The symptoms of IBD can have a significant impact on an individual’s overall health. In particular, gastrointestinal symptoms such as persistent vomiting and diarrhoea can adversely affect an individual’s nutritional status and affect nutrient absorption and appetite. Weight loss and anaemia may occur as a result. Both major types of IBD (Crohn’s disease and ulcerative colitis) are associated with extra-intestinal symptoms (symptoms affecting body systems other than the gastrointestinal system) including eye, joint and skin symptoms.
How is IBD diagnosed?
Differentiating between types of inflammatory bowel disease
The symptoms of various forms of IBD are often similar and may also mimic other non-inflammatory conditions (e.g. appendicitis, irritable bowel syndrome). However, some differences in the appearance of the disease can be used to differentiate the two major forms of IBD.
|Feature||Crohn’s disease||Ulcerative colitis|
|Site affected by inflammation||
|Pattern of disease||
|Granulomas (collections of inflamed cells), strictures (narrow areas of the bowel) and fistulae (abnormal connections between to body organs)||
Treatment of IBD
Smoking is a risk factor for Crohn’s disease and plays an important (but not well understood) role in the pathogenesis of IBD. Smokers are more likely to develop Crohn’s disease, and smokers with Crohn’s have a poorer prognosis compared to non-smokers, including a greater risk of surgery and recurrence. Smoking cessation reduces the risk of relapse by 65%. This is similar to the extent to which medicinal treatment of Crohn’s disease reduces the risk of symptoms. Quitting smoking plays an important role in the management of IBD (particularly Crohn’s disease). If you are trying to quit smoking, remember that nicotine is highly addictive and quitting without professional support is difficult. You may need support from your doctor or referral to services that can help you attempt to quit smoking.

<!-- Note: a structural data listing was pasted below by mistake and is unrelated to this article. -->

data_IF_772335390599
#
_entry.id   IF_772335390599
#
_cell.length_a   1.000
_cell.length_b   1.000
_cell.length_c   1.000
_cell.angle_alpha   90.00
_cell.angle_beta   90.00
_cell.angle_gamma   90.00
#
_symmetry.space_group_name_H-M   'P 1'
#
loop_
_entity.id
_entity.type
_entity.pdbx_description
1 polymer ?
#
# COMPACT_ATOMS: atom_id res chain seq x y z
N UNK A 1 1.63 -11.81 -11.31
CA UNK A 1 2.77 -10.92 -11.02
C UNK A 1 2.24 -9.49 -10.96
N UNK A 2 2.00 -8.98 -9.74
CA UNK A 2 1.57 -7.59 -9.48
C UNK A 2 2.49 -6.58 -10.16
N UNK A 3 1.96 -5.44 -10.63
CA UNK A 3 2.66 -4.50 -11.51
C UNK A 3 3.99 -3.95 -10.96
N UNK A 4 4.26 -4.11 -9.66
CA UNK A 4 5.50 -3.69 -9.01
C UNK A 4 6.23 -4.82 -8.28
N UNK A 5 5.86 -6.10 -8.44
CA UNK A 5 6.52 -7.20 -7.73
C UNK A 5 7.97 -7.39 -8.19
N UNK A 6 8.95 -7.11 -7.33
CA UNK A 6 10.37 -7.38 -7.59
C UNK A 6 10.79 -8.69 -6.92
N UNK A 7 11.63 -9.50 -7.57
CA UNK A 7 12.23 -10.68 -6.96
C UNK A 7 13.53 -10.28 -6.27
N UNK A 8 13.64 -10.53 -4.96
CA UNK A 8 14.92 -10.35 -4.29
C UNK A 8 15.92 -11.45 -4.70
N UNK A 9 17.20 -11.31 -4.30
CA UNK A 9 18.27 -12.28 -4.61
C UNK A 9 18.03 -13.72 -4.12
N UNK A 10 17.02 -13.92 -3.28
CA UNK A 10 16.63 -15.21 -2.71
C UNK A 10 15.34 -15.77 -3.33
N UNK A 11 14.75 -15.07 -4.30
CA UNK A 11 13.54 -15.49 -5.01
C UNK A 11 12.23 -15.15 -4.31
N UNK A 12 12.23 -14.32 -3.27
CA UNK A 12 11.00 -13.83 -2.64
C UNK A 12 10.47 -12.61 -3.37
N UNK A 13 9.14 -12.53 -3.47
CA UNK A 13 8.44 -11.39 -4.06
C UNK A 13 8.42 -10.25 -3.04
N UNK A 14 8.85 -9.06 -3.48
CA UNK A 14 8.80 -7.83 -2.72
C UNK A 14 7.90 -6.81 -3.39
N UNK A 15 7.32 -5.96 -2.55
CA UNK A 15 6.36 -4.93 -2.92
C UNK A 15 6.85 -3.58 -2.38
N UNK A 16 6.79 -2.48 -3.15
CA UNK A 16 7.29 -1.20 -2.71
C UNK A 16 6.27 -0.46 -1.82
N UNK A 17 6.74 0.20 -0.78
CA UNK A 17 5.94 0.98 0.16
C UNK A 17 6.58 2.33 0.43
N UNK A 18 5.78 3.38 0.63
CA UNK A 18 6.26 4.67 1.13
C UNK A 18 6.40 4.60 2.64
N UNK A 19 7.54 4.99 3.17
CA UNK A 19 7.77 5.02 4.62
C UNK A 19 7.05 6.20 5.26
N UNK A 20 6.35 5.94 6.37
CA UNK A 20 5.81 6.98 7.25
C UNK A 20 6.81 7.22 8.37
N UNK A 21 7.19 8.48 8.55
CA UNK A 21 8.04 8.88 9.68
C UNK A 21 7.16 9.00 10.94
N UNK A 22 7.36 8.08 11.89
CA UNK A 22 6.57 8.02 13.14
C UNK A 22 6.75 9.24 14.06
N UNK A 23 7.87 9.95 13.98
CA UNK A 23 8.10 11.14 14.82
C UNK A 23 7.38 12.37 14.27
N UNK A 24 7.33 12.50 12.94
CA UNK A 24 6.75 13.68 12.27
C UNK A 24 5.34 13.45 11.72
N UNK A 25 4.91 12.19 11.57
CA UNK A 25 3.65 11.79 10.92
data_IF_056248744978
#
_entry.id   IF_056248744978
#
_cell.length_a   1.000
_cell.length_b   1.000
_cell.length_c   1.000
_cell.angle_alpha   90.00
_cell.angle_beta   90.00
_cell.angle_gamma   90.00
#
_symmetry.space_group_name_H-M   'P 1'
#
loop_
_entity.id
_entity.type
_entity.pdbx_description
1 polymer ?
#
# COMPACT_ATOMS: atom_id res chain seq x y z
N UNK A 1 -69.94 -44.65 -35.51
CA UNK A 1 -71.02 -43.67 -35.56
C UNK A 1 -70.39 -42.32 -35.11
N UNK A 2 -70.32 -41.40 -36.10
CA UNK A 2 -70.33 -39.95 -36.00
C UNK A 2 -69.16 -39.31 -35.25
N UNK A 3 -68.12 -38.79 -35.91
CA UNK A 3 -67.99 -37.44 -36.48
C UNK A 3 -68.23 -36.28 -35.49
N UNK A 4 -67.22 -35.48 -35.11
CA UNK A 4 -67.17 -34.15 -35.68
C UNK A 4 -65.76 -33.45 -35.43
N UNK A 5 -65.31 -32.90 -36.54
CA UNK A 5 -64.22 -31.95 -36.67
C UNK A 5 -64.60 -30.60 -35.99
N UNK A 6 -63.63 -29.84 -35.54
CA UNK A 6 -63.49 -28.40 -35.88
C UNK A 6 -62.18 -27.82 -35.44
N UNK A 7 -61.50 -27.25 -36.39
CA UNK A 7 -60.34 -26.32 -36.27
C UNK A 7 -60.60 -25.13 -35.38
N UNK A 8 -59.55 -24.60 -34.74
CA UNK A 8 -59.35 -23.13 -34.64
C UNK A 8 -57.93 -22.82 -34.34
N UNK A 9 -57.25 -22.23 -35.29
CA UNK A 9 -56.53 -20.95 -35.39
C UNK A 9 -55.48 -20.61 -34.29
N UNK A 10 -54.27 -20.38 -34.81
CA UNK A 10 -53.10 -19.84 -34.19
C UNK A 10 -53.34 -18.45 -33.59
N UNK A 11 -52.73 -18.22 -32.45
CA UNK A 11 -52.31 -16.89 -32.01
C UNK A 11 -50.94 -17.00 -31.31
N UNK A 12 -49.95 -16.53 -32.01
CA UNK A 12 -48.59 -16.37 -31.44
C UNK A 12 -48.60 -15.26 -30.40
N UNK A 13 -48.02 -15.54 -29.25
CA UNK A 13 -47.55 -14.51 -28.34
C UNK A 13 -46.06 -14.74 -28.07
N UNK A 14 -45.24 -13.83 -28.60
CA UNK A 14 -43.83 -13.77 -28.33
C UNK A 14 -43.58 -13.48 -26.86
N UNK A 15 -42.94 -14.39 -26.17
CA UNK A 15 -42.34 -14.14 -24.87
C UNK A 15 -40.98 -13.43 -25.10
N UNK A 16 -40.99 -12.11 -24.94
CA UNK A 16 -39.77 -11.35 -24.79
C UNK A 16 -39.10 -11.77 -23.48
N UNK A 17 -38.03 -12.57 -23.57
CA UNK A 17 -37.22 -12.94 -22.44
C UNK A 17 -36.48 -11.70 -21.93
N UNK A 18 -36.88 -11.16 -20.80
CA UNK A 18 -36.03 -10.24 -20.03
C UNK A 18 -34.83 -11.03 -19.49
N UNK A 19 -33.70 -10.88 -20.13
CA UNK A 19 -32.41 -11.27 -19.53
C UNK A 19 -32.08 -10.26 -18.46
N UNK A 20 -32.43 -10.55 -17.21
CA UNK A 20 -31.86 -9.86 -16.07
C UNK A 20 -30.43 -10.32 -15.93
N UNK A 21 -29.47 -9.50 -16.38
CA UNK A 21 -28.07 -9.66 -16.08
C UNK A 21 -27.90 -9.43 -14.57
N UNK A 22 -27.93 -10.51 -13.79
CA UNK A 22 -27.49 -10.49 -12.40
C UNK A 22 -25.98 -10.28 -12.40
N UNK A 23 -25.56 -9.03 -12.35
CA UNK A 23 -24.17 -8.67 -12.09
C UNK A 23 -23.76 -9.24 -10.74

Smoking appears to decrease the risk of developing ulcerative colitis, though the reasons for this are not well understood. However, due to the wide range of adverse health effects associated with smoking, individuals should not continue smoking to control ulcerative colitis.
|For more information on smoking cessation, see Strategies for Quitting Smoking.|